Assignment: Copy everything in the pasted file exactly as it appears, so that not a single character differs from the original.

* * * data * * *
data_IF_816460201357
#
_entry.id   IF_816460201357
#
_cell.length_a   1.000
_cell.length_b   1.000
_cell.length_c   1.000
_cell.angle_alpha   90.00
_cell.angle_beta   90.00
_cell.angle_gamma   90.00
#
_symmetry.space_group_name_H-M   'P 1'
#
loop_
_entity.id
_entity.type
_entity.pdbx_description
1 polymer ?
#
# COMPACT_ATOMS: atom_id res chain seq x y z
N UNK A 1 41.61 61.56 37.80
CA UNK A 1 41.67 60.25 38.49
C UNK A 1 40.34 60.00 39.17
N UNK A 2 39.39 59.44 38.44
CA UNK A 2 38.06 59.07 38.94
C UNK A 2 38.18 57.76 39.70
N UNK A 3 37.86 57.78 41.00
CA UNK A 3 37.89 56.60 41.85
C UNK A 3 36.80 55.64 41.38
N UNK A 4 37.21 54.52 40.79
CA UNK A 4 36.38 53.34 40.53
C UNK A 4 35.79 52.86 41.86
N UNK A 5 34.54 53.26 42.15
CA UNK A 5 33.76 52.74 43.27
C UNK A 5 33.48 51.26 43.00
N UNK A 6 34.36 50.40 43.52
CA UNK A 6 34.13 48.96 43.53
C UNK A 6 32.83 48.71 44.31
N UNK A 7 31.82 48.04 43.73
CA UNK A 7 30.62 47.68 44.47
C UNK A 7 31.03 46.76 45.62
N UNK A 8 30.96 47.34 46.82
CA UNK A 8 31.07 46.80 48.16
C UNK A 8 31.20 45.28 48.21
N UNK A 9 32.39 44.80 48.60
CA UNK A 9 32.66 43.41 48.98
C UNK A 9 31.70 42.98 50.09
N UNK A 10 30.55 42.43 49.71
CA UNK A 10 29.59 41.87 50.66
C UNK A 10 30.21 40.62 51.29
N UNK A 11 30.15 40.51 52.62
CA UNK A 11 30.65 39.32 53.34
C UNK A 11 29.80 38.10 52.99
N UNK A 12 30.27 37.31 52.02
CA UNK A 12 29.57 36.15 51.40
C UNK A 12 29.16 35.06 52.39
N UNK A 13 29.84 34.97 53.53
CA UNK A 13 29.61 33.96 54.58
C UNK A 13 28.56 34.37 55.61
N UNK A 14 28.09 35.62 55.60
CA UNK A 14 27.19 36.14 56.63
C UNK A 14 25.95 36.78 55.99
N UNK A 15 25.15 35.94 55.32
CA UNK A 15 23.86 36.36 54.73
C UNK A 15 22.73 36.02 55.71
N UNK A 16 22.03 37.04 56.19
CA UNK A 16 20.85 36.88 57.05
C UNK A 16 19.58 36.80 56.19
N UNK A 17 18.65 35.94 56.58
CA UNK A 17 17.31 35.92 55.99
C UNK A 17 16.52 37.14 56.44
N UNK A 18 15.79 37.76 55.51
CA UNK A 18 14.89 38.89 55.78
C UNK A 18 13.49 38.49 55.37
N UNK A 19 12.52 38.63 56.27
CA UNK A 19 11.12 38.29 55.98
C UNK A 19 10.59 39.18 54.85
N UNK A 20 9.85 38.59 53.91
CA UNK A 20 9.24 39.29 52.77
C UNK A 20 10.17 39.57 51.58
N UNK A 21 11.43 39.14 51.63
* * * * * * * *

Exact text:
data_IF_816460201357
#
_entry.id   IF_816460201357
#
_cell.length_a   1.000
_cell.length_b   1.000
_cell.length_c   1.000
_cell.angle_alpha   90.00
_cell.angle_beta   90.00
_cell.angle_gamma   90.00
#
_symmetry.space_group_name_H-M   'P 1'
#
loop_
_entity.id
_entity.type
_entity.pdbx_description
1 polymer ?
#
# COMPACT_ATOMS: atom_id res chain seq x y z
N UNK A 1 41.61 61.56 37.80
CA UNK A 1 41.67 60.25 38.49
C UNK A 1 40.34 60.00 39.17
N UNK A 2 39.39 59.44 38.44
CA UNK A 2 38.06 59.07 38.94
C UNK A 2 38.18 57.76 39.70
N UNK A 3 37.86 57.78 41.00
CA UNK A 3 37.89 56.60 41.85
C UNK A 3 36.80 55.64 41.38
N UNK A 4 37.21 54.52 40.79
CA UNK A 4 36.38 53.34 40.53
C UNK A 4 35.79 52.86 41.86
N UNK A 5 34.54 53.26 42.15
CA UNK A 5 33.76 52.74 43.27
C UNK A 5 33.48 51.26 43.00
N UNK A 6 34.36 50.40 43.52
CA UNK A 6 34.13 48.96 43.53
C UNK A 6 32.83 48.71 44.31
N UNK A 7 31.82 48.04 43.73
CA UNK A 7 30.62 47.68 44.47
C UNK A 7 31.03 46.76 45.62
N UNK A 8 30.96 47.34 46.82
CA UNK A 8 31.07 46.80 48.16
C UNK A 8 31.20 45.28 48.21
N UNK A 9 32.39 44.80 48.60
CA UNK A 9 32.66 43.41 48.98
C UNK A 9 31.70 42.98 50.09
N UNK A 10 30.55 42.43 49.71
CA UNK A 10 29.59 41.87 50.66
C UNK A 10 30.21 40.62 51.29
N UNK A 11 30.15 40.51 52.62
CA UNK A 11 30.65 39.32 53.34
C UNK A 11 29.80 38.10 52.99
N UNK A 12 30.27 37.31 52.02
CA UNK A 12 29.57 36.15 51.40
C UNK A 12 29.16 35.06 52.39
N UNK A 13 29.84 34.97 53.53
CA UNK A 13 29.61 33.96 54.58
C UNK A 13 28.56 34.37 55.61
N UNK A 14 28.09 35.62 55.60
CA UNK A 14 27.19 36.14 56.63
C UNK A 14 25.95 36.78 55.99
N UNK A 15 25.15 35.94 55.32
CA UNK A 15 23.86 36.36 54.73
C UNK A 15 22.73 36.02 55.71
N UNK A 16 22.03 37.04 56.19
CA UNK A 16 20.85 36.88 57.05
C UNK A 16 19.58 36.80 56.19
N UNK A 17 18.65 35.94 56.58
CA UNK A 17 17.31 35.92 55.99
C UNK A 17 16.52 37.14 56.44
N UNK A 18 15.79 37.76 55.51
CA UNK A 18 14.89 38.89 55.78
C UNK A 18 13.49 38.49 55.37
N UNK A 19 12.52 38.63 56.27
CA UNK A 19 11.12 38.29 55.98
C UNK A 19 10.59 39.18 54.85
N UNK A 20 9.85 38.59 53.91
CA UNK A 20 9.24 39.29 52.77
C UNK A 20 10.17 39.57 51.58
N UNK A 21 11.43 39.14 51.63